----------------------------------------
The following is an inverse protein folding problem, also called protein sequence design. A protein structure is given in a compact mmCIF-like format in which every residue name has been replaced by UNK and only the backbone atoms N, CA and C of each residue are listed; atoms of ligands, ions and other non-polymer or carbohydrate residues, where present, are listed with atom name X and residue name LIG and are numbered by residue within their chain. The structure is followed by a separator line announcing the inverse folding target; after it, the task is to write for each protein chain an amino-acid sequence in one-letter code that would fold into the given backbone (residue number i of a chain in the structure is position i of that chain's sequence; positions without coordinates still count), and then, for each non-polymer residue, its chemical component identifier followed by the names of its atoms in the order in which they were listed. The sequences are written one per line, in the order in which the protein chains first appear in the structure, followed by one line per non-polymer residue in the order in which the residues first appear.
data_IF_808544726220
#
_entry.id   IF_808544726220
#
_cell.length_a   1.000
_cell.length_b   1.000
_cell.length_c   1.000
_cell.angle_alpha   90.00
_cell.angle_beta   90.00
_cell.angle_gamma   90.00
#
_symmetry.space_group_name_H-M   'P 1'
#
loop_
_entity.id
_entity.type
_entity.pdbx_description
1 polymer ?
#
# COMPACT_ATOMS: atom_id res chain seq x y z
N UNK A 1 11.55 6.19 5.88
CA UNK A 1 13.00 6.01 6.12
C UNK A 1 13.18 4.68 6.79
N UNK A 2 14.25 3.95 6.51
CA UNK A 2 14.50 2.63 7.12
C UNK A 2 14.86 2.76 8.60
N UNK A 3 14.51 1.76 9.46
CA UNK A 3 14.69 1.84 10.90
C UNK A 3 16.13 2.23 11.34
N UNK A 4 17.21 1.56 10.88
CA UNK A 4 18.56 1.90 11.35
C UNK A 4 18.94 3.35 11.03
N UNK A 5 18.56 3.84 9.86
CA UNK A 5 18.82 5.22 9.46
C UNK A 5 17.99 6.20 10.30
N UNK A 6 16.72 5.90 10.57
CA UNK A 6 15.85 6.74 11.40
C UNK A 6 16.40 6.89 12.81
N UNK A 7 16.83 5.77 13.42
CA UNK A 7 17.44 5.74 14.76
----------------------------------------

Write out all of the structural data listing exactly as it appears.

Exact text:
The following is an inverse protein folding problem, also called protein sequence design. A protein structure is given in a compact mmCIF-like format in which every residue name has been replaced by UNK and only the backbone atoms N, CA and C of each residue are listed; atoms of ligands, ions and other non-polymer or carbohydrate residues, where present, are listed with atom name X and residue name LIG and are numbered by residue within their chain. The structure is followed by a separator line announcing the inverse folding target; after it, the task is to write for each protein chain an amino-acid sequence in one-letter code that would fold into the given backbone (residue number i of a chain in the structure is position i of that chain's sequence; positions without coordinates still count), and then, for each non-polymer residue, its chemical component identifier followed by the names of its atoms in the order in which they were listed. The sequences are written one per line, in the order in which the protein chains first appear in the structure, followed by one line per non-polymer residue in the order in which the residues first appear.
data_IF_808544726220
#
_entry.id   IF_808544726220
#
_cell.length_a   1.000
_cell.length_b   1.000
_cell.length_c   1.000
_cell.angle_alpha   90.00
_cell.angle_beta   90.00
_cell.angle_gamma   90.00
#
_symmetry.space_group_name_H-M   'P 1'
#
loop_
_entity.id
_entity.type
_entity.pdbx_description
1 polymer ?
#
# COMPACT_ATOMS: atom_id res chain seq x y z
N UNK A 1 11.55 6.19 5.88
CA UNK A 1 13.00 6.01 6.12
C UNK A 1 13.18 4.68 6.79
N UNK A 2 14.25 3.95 6.51
CA UNK A 2 14.50 2.63 7.12
C UNK A 2 14.86 2.76 8.60
N UNK A 3 14.51 1.76 9.46
CA UNK A 3 14.69 1.84 10.90
C UNK A 3 16.13 2.23 11.34
N UNK A 4 17.21 1.56 10.88
CA UNK A 4 18.56 1.90 11.35
C UNK A 4 18.94 3.35 11.03
N UNK A 5 18.56 3.84 9.86
CA UNK A 5 18.82 5.22 9.46
C UNK A 5 17.99 6.20 10.30
N UNK A 6 16.72 5.90 10.57
CA UNK A 6 15.85 6.74 11.40
C UNK A 6 16.40 6.89 12.81
N UNK A 7 16.83 5.77 13.42
CA UNK A 7 17.44 5.74 14.76